Sforzando lurks near the desk.


Common Prepositions
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Conjunctions connect words or groups of words.

Coordinating Conjunctions

Coordinating conjunctions connect equal words, phrases, or clauses:

  and  but  or  nor  for  so  yet

  We splashed and ran.

  (And connects two equal words.)

  We played with the hose and in the sprinkler.

  (And connects two equal phrases.)

  We wore sunscreen but we still got a little red.

  (But connects two equal clauses.)

Other Conjunctions

Other conjunctions show that one idea is less important than another:

  after  before  until  where  because  since  when  while

  I catch fireflies when it gets dark.

  (When it gets dark is less important.)

  I let each one go after I make a wish.

  (After I make a wish is less important.)


An interjection is a word or phrase used to express strong emotion or surprise. It is followed by an exclamation point or by a comma.

  Yay! Woot!  Wow, I made seven wishes!

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English Language Arts:

Lesson Plan Resources:

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Vocabulary List:
  • parts of speech: eight ways words can function in a sentence: noun, pronoun, verb, adjective, adverb, preposition, conjunction, or interjection

Vocabulary List:
  • noun: word for a person, a place, a thing, or an idea

  • common noun: nonspecific person, place, thing, or idea

  • proper noun: name of a specific person, place, thing, or idea—capitalized

  • singular noun: word referring to one person, place, thing, or idea

  • plural noun: word referring to more than one person, place, thing, or idea

  • possessive noun: word that shows ownership

Vocabulary List:
  • pronoun: word that takes the place of a noun

  • possessive pronoun: pronoun that shows ownership

Vocabulary List:
  • verb: word that expresses action or a state of being

  • action verb: word that tells what the subject is doing

  • linking verb: word that connects the subject to a noun or adjective in the predicate

  • helping verb: word that works with the main verb to create tense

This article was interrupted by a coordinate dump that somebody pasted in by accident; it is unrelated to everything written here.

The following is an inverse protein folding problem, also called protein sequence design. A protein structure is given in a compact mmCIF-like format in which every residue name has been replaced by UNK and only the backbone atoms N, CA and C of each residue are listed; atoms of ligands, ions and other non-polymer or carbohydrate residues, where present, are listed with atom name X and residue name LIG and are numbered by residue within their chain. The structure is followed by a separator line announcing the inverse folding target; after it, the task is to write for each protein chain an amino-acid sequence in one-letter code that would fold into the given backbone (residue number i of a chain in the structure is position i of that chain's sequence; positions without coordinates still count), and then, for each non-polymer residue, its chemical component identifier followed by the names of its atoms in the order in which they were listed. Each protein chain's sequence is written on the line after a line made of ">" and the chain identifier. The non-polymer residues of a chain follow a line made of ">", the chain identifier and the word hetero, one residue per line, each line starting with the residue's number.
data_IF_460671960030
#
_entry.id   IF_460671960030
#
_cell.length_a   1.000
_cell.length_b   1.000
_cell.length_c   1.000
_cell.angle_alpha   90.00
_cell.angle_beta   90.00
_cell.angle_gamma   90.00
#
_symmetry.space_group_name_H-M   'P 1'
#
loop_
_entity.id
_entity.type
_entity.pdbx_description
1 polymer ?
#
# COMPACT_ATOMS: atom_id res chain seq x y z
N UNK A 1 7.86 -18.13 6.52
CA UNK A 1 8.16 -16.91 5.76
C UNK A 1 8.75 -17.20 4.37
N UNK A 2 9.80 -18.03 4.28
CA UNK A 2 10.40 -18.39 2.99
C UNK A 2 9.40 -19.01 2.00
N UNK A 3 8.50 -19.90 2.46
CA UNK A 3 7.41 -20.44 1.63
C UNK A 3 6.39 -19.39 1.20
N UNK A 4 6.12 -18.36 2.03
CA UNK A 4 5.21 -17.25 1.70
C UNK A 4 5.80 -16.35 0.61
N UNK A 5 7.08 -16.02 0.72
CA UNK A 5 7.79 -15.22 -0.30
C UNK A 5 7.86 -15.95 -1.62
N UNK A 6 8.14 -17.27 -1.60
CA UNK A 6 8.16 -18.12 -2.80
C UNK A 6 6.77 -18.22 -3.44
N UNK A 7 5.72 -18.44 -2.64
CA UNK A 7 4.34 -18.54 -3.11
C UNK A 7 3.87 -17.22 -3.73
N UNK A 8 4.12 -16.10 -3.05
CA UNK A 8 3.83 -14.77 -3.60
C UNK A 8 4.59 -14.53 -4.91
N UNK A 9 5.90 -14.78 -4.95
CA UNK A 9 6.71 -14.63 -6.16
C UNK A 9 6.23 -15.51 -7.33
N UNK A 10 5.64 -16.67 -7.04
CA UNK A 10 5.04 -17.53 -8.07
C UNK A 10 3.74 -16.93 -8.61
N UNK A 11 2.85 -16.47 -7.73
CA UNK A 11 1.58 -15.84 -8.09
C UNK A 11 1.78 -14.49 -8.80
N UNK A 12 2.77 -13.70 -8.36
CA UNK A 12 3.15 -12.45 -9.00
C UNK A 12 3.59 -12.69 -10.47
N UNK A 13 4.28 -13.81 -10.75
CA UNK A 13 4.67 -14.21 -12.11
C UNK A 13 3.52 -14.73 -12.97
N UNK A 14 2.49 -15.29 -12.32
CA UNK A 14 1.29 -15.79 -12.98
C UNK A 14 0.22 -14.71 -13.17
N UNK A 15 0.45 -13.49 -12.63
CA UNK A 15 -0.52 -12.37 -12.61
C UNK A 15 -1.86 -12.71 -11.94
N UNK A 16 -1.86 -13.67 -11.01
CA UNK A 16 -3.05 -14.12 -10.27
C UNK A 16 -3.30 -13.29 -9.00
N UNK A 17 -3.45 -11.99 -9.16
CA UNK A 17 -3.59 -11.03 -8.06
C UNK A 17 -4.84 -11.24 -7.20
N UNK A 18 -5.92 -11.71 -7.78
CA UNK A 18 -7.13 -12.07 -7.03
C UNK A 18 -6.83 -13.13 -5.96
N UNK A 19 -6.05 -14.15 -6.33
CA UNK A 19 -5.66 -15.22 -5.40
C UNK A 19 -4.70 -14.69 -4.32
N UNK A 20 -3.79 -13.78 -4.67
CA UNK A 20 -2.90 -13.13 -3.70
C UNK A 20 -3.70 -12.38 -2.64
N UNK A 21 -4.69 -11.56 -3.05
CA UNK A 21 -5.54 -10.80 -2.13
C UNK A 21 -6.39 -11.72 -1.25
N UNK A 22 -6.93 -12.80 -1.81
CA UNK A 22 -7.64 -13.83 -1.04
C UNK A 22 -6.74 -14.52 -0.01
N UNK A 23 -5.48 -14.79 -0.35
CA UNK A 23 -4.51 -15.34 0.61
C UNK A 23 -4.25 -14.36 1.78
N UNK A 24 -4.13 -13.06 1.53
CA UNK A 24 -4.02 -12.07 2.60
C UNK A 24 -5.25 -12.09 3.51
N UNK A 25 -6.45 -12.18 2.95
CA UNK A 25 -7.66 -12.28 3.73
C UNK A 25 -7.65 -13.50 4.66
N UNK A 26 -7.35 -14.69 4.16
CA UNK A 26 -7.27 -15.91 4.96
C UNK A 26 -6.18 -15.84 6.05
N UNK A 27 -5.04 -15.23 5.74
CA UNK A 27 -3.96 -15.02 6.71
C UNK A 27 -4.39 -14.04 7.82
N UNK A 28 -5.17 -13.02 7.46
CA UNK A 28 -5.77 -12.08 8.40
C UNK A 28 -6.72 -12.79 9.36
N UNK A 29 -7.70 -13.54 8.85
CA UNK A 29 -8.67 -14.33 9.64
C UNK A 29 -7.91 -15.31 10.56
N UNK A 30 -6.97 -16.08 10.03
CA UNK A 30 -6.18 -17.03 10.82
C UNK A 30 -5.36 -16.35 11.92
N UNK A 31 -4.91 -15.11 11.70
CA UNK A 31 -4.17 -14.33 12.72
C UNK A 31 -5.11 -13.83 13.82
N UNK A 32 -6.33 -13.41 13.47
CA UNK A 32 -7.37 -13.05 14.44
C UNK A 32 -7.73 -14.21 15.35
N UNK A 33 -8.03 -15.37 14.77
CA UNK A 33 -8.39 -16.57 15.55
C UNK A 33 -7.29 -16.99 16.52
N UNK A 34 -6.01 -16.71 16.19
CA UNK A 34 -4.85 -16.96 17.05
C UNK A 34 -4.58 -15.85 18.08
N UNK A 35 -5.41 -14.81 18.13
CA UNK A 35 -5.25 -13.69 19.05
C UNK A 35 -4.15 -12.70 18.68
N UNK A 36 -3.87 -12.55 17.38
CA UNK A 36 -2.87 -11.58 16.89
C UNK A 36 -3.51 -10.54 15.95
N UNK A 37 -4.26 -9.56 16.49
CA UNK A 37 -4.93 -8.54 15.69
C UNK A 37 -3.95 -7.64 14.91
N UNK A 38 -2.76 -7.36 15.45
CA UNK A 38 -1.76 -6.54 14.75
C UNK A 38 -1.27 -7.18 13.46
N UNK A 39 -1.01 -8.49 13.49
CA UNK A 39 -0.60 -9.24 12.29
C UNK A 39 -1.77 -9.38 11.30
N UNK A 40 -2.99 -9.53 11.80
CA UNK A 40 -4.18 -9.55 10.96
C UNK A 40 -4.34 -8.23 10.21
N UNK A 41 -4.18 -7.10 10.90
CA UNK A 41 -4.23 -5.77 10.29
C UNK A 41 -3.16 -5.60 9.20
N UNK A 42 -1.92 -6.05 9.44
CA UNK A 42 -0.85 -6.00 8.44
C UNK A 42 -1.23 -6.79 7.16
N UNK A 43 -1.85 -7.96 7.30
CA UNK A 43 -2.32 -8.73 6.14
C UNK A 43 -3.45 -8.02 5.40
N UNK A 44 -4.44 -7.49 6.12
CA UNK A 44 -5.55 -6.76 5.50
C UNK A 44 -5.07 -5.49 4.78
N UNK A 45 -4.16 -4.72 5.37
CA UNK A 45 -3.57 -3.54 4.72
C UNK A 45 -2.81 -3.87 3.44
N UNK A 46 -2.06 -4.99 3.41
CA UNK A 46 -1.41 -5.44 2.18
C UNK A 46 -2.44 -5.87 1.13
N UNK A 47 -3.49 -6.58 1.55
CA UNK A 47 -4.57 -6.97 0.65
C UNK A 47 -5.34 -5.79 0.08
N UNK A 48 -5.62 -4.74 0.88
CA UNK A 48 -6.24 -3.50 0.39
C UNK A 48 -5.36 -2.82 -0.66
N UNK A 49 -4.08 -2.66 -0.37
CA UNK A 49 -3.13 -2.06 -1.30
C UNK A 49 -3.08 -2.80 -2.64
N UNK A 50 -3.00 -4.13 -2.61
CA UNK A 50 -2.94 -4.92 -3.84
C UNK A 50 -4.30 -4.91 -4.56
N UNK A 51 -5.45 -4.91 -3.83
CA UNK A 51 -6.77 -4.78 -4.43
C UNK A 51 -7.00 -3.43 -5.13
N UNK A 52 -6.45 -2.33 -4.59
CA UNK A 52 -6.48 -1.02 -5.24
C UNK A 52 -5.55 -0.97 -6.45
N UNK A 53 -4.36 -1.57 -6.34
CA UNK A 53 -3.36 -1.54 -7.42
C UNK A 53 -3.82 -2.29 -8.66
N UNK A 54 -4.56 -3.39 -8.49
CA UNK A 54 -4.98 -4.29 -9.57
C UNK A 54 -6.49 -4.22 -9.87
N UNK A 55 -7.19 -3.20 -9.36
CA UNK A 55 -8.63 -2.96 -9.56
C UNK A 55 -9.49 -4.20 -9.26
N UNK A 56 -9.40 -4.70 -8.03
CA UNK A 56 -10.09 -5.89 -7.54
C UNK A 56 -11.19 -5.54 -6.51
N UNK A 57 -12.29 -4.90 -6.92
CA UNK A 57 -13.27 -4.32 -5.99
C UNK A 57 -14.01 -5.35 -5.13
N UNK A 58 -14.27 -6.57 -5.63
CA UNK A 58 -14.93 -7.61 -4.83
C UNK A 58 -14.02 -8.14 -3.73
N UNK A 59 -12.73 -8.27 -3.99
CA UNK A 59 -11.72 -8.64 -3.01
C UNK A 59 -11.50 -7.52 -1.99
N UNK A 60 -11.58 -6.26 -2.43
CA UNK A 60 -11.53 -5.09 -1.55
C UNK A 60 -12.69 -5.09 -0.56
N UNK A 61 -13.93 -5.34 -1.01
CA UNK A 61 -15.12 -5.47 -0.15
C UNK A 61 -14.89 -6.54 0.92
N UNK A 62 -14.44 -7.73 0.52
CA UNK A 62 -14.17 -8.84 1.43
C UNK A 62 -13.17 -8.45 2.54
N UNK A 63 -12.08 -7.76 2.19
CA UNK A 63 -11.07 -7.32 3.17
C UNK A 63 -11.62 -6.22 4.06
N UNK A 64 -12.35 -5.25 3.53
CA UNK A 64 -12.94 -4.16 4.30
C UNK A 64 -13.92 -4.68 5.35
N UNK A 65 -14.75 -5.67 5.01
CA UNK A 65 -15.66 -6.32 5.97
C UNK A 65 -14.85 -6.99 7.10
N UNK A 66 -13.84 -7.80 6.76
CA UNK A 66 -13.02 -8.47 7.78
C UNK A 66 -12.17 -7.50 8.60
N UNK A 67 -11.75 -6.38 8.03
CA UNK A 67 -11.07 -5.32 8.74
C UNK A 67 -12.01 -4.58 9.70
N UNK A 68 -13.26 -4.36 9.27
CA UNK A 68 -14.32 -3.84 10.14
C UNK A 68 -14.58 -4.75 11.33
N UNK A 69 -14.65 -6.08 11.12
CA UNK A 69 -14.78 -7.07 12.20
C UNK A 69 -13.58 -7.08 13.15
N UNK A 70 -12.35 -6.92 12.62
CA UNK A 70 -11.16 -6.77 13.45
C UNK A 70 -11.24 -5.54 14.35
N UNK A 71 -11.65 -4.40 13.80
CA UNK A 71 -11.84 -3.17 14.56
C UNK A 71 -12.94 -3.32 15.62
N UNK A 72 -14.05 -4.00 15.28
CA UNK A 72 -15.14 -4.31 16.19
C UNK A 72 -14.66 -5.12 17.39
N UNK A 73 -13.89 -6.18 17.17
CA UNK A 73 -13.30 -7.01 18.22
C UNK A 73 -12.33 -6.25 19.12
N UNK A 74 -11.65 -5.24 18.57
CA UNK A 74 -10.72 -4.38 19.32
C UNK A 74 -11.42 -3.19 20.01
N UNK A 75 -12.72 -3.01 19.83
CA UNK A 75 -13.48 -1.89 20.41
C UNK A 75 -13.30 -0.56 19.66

Vocabulary List:
  • tense: when an action happens: past, present, or future

  • present tense: action happening now or all the time

  • past tense: action that happened before now

  • future tense: action that will happen later

Vocabulary List:
  • singular verb: verb used with a singular subject

  • plural verb: verb used with a plural subject

  • regular verb: verb that forms the past tense by adding ed

  • irregular verb: verb that creates the past tense by changing forms

Vocabulary List:
  • adjective: word that describes a noun

  • articles: the adjectives a, an, and the

  • proper adjective: adjective formed from a proper noun—capitalized

  • compound adjective: adjective formed from more than one word, sometimes spelled together and sometimes hyphenated

Vocabulary List:
  • positive adjective: word that describes without comparing

  • comparative adjective: word that describes by comparing two subjects

  • superlative adjective: word that describes by comparing to more than one subject

  • irregular adjective: word that changes to make comparative and superlative forms

Vocabulary List:
  • adverb: word that describes a verb, an adjective, or another adverb

  • adverb of time: modifier that tells when

  • adverb of place: modifier that tells where

  • adverb of manner: modifier that tells how

Vocabulary List:
  • preposition: word that tells position or direction

  • prepositional phrase: phrase that begins with a preposition and ends with a noun or pronoun—functioning as an adjective or adverb

Vocabulary List:
  • conjunction: word that connects ideas

  • coordinating conjunction: word that connects equal words, phrases, or clauses

  • interjection: word that expresses emotion